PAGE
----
Ethics Roundtable: When the Healthcare Plan Limits Care
Response by John La Puma
John La Puma, M.D., F.A.C.P.
Robert Wood Johnson/EDC Task Force on End of Life Care in Managed Care
Author, Managed Care Ethics: Essays on the Impact of Managed Care on Traditional Medical Ethics (Hatherleigh Press, New York, 1998) (http://www.hatherleigh.com or http://www.amazon.com)
To refer or not to refer--that is still the question. Whether it is nobler to send Mrs. Morgan for further testing or to come in under cap occupies the physician's thoughts long enough, and much longer than he or she wants.
Why did the physician not order further testing? Many reasons are possible:
- medical indication: a diagnosis of hearing loss was made, an appropriate treatment was available, and a trial of therapy accepted;
- patient preference: the patient had a financial incentive to use a therapy she knew about, and wanted to use it first; or perhaps she refused further workup;
- contextual factors: the HMO physician may have a financial incentive to use fewer consultants; may fear loss of the patient to a specialist; may not know the audiologist or trust her judgement; or, Mrs. Morgan may have been discouraged by family, who think that she has always been dizzy and deaf;
- quality of life factors: the patient wanted a chance to improve her hearing before investigating something that might require surgery;
Primary physicians are legally culpable for a consultant's recommendations: at the very least, discussing and documenting that discussion is owed to the patient. If it's within the audiologist's expertise to interpret her findings, she should suggest a second opinion to both physician and patient, and document, document, document.
If she suggests an appeal to Mrs. Morgan, she should make sure that the patient wants an appeal. She should review the reasons for treatment, payment alternatives and other choices. She should be realistic about the benefits of treatment and the risks of non-treatment. She should consider a time-limited trial of treatment, if feasible.
Other possibilities include telling the patient that she has the right to seek treatment on her own in the event of a disagreement, and if possible, get the HMO to pay for it later. Patients can use their employee benefits administrator, demand re-evaluation from the managed care review board, write the medical director, document clinical reasons for the denial and the names, titles, dates and times in conversations, and calls that were never returned. Complaints to a disease advocacy group, local legislators, and the state insurance department may all yield a settlement.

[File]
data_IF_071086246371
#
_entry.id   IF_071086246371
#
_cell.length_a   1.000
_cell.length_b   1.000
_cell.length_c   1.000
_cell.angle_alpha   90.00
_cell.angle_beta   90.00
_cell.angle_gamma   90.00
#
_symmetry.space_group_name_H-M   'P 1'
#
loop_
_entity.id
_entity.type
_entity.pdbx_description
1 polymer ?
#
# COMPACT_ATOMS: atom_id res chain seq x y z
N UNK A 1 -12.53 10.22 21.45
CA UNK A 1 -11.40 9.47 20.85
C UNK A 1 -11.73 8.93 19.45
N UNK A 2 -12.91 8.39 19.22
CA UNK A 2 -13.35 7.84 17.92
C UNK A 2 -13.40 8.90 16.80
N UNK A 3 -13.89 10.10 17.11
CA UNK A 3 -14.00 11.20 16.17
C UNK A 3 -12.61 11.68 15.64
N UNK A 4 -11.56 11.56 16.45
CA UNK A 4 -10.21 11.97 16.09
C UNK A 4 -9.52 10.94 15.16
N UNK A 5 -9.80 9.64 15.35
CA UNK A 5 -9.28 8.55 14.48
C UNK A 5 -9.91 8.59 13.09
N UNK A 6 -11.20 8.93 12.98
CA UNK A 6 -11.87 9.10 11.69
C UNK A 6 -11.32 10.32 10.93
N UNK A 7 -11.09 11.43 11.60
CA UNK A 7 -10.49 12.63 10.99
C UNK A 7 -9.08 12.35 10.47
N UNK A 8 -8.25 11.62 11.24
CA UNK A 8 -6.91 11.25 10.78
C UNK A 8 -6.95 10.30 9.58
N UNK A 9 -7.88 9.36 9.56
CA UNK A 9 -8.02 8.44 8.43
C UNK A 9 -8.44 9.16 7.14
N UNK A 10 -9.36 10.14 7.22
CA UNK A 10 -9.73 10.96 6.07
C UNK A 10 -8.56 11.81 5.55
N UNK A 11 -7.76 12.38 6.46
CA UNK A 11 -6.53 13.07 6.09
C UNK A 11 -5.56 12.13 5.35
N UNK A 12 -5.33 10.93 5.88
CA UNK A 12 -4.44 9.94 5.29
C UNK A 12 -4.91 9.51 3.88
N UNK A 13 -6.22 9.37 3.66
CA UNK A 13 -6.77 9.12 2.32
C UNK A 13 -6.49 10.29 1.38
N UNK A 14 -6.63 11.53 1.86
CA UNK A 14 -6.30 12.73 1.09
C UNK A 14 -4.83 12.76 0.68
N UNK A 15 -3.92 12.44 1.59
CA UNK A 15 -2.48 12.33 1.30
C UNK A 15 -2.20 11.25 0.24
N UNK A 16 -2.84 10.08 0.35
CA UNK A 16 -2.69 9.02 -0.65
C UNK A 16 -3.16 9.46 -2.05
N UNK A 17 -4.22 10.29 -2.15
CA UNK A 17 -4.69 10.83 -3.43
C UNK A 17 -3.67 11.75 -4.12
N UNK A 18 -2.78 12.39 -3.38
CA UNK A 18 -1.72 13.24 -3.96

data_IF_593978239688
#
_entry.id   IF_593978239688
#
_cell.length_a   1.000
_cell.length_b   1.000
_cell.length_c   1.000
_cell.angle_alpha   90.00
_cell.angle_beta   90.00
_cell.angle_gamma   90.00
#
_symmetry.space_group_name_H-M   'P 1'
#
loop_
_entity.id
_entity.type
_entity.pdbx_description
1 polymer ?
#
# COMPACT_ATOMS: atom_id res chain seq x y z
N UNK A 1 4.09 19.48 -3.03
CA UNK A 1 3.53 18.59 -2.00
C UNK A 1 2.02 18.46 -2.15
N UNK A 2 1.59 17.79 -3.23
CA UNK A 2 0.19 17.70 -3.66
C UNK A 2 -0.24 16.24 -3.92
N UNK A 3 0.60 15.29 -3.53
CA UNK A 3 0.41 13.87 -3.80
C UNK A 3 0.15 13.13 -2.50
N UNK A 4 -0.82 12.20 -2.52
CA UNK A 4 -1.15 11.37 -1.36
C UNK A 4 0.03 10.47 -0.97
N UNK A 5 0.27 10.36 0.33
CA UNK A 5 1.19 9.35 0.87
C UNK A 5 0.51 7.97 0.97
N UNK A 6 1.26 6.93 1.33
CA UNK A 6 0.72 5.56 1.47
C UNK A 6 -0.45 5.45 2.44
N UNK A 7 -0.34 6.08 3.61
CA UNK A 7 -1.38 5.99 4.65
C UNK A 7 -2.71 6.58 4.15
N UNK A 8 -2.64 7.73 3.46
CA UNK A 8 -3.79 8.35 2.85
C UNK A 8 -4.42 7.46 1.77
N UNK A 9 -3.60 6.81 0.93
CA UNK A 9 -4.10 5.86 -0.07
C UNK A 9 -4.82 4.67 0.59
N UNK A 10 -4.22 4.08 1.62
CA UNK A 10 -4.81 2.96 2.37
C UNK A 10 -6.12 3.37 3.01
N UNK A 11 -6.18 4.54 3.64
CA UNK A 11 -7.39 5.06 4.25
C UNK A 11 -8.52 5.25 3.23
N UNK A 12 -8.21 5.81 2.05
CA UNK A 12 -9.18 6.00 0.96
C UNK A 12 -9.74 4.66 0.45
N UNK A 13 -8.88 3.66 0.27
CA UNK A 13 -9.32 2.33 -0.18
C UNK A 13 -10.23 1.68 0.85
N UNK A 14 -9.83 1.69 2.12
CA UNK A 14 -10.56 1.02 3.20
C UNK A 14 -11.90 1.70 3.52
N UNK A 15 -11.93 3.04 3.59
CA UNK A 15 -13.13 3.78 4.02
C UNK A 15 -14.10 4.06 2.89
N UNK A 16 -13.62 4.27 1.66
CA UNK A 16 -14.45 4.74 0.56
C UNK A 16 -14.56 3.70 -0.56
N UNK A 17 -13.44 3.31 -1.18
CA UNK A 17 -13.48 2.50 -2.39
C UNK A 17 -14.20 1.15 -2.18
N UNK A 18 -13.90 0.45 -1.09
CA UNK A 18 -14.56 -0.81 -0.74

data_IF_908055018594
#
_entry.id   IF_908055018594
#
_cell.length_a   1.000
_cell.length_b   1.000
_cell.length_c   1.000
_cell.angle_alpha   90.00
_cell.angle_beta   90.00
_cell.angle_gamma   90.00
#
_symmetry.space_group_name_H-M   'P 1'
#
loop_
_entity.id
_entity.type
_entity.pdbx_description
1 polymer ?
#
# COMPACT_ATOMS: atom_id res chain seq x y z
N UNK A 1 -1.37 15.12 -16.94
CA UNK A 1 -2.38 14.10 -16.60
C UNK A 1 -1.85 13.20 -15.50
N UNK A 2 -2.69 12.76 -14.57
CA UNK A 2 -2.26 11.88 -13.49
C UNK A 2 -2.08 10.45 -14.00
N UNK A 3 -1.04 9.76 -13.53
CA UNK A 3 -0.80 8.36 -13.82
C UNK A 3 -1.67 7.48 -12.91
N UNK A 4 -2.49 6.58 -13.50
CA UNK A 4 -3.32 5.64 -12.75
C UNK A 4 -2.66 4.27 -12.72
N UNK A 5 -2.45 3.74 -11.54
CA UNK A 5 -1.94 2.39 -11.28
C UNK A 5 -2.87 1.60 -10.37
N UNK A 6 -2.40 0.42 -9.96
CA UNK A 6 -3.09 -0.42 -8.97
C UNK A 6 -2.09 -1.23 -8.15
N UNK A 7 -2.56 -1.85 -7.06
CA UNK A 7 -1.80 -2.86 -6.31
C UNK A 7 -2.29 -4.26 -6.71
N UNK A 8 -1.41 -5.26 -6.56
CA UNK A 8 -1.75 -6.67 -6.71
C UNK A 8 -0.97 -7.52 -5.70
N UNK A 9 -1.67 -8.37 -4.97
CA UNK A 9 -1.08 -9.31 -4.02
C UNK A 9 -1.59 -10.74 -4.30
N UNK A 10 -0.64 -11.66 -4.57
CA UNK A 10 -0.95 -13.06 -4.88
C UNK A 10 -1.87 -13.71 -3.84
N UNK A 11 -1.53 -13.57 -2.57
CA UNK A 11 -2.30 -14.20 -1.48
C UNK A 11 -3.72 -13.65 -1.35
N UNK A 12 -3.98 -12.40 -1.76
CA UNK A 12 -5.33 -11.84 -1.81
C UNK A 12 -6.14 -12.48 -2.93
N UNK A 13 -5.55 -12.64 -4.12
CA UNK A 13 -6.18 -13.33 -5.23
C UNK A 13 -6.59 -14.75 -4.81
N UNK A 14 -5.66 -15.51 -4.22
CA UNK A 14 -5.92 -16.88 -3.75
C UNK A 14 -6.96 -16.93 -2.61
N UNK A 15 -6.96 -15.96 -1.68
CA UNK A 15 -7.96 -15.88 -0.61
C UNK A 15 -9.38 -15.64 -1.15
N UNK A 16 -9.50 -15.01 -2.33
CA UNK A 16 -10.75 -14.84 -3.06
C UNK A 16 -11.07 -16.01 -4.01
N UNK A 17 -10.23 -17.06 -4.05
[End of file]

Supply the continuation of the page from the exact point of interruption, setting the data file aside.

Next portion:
Finally, legally established grievance and appeals mechanisms exist as do advocates provided by a consumer protection agency or the state attorney general. Avoiding litigation and arbitration is important here, as these processes put most patients at a disadvantage relative to the managed care organization. The poor, the powerless, the uneducated, the uninsured, the underinsured, and the home bound elderly do not have access to an attorney or to the media, and will end up being squashed unless they know about and use their formal grievance and appeals rights. [Adapted from Managed Care Ethics: Essays on the Impact of Managed Care on Traditional Medical Ethics (Hatherleigh Press, New York, 1998)]
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- La Puma J. Anticipated changes in the doctor-patient relationship in the managed care and managed competition of the Health Security Act of 1993. Archives of Family Medicine 1994; 3:665-671.
- Morreim EH. To tell the truth: disclosing the incentives and limits of managed care. American Journal of Managed Care 1997; 3(2):35-43.
To submit cases or to be added to the list of respondents please contact: Helen Sharp Department of Speech Pathology and Audiology, 307 WJSHC University of Iowa, Iowa City, IA 52242. Phone: 319-335-6596, fax 319-335-8851, e-mail: email@example.com